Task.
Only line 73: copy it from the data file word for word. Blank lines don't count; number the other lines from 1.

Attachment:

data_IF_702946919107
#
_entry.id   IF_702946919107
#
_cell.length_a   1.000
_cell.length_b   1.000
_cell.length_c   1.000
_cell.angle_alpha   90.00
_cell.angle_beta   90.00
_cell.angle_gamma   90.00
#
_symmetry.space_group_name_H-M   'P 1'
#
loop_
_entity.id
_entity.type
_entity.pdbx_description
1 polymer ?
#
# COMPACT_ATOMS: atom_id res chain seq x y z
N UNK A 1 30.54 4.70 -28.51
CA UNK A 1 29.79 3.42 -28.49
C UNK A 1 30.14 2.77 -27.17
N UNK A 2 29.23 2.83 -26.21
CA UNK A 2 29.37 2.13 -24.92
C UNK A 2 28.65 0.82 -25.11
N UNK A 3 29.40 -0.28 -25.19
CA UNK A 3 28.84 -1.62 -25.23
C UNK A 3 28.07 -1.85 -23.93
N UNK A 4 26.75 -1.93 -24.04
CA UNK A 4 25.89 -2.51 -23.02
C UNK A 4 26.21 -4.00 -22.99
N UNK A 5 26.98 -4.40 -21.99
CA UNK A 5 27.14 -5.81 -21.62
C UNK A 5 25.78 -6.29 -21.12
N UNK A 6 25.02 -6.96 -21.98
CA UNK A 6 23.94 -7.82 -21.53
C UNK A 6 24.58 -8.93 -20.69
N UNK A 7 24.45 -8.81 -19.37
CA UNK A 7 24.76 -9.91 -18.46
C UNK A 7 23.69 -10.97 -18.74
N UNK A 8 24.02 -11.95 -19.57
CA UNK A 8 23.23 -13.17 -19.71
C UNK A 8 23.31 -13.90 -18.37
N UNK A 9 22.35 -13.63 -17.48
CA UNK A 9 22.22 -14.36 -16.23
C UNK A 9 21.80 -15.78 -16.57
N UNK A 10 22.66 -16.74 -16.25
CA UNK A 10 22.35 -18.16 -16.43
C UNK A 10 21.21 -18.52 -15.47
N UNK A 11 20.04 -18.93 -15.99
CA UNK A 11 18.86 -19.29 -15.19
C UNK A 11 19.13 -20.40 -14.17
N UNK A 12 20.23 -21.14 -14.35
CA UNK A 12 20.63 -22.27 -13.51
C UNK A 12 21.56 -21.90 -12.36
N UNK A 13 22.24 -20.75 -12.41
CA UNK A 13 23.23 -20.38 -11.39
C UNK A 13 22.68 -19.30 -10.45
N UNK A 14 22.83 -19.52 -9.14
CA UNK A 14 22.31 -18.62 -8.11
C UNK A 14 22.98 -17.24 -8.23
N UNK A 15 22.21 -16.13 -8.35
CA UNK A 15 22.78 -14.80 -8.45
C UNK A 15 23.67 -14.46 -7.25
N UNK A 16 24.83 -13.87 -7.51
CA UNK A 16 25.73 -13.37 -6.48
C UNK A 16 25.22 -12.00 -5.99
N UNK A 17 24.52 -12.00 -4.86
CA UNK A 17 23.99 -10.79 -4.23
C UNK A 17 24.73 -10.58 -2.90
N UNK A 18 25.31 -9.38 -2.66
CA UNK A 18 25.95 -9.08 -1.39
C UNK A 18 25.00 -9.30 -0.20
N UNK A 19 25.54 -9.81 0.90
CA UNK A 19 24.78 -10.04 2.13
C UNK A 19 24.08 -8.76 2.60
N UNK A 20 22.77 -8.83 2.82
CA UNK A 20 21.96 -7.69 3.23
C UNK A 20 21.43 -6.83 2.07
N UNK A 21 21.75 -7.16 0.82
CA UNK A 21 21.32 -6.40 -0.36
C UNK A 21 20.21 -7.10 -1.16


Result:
CA UNK A 18 25.95 -9.08 -1.39